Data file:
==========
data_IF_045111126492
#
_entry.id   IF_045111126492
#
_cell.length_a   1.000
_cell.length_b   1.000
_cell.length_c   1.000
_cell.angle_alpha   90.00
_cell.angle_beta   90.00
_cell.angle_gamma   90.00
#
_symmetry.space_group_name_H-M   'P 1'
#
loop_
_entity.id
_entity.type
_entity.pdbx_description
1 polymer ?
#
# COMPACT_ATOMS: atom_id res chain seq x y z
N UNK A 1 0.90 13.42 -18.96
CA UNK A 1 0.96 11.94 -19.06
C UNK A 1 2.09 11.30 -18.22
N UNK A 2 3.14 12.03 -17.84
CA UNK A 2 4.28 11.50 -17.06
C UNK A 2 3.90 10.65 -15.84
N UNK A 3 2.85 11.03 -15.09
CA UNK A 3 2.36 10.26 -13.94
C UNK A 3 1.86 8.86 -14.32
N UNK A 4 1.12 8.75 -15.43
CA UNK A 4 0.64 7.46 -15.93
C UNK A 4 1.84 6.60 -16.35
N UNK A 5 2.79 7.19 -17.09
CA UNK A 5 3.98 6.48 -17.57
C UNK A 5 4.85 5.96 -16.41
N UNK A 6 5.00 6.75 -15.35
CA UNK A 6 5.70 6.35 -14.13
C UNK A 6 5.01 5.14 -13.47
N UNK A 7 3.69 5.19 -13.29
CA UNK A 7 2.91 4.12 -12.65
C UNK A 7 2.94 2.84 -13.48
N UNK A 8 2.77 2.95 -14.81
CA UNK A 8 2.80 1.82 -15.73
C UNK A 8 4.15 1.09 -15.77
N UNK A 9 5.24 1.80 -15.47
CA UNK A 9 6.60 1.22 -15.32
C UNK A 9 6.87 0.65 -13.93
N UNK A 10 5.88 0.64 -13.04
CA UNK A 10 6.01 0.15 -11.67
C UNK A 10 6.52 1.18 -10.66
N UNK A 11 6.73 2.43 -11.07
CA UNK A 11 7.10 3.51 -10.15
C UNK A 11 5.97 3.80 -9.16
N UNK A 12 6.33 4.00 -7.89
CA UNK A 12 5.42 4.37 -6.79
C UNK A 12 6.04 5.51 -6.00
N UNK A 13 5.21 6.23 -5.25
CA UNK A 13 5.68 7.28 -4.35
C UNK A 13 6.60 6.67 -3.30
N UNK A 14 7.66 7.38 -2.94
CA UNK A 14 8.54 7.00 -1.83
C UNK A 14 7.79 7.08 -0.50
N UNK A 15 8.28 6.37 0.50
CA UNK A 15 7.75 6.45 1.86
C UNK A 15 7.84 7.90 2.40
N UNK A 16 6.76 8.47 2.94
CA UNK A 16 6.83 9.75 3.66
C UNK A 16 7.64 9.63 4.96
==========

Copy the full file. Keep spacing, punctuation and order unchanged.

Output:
data_IF_045111126492
#
_entry.id   IF_045111126492
#
_cell.length_a   1.000
_cell.length_b   1.000
_cell.length_c   1.000
_cell.angle_alpha   90.00
_cell.angle_beta   90.00
_cell.angle_gamma   90.00
#
_symmetry.space_group_name_H-M   'P 1'
#
loop_
_entity.id
_entity.type
_entity.pdbx_description
1 polymer ?
#
# COMPACT_ATOMS: atom_id res chain seq x y z
N UNK A 1 0.90 13.42 -18.96
CA UNK A 1 0.96 11.94 -19.06
C UNK A 1 2.09 11.30 -18.22
N UNK A 2 3.14 12.03 -17.84
CA UNK A 2 4.28 11.50 -17.06
C UNK A 2 3.90 10.65 -15.84
N UNK A 3 2.85 11.03 -15.09
CA UNK A 3 2.36 10.26 -13.94
C UNK A 3 1.86 8.86 -14.32
N UNK A 4 1.12 8.75 -15.43
CA UNK A 4 0.64 7.46 -15.93
C UNK A 4 1.84 6.60 -16.35
N UNK A 5 2.79 7.19 -17.09
CA UNK A 5 3.98 6.48 -17.57
C UNK A 5 4.85 5.96 -16.41
N UNK A 6 5.00 6.75 -15.35
CA UNK A 6 5.70 6.35 -14.13
C UNK A 6 5.01 5.14 -13.47
N UNK A 7 3.69 5.19 -13.29
CA UNK A 7 2.91 4.12 -12.65
C UNK A 7 2.94 2.84 -13.48
N UNK A 8 2.77 2.95 -14.81
CA UNK A 8 2.80 1.82 -15.73
C UNK A 8 4.15 1.09 -15.77
N UNK A 9 5.24 1.80 -15.47
CA UNK A 9 6.60 1.22 -15.32
C UNK A 9 6.87 0.65 -13.93
N UNK A 10 5.88 0.64 -13.04
CA UNK A 10 6.01 0.15 -11.67
C UNK A 10 6.52 1.18 -10.66
N UNK A 11 6.73 2.43 -11.07
CA UNK A 11 7.10 3.51 -10.15
C UNK A 11 5.97 3.80 -9.16
N UNK A 12 6.33 4.00 -7.89
CA UNK A 12 5.42 4.37 -6.79
C UNK A 12 6.04 5.51 -6.00
N UNK A 13 5.21 6.23 -5.25
CA UNK A 13 5.68 7.28 -4.35
C UNK A 13 6.60 6.67 -3.30
N UNK A 14 7.66 7.38 -2.94
CA UNK A 14 8.54 7.00 -1.83
C UNK A 14 7.79 7.08 -0.50
N UNK A 15 8.28 6.37 0.50
CA UNK A 15 7.75 6.45 1.86
C UNK A 15 7.84 7.90 2.40
N UNK A 16 6.76 8.47 2.94
CA UNK A 16 6.83 9.75 3.66
C UNK A 16 7.64 9.63 4.96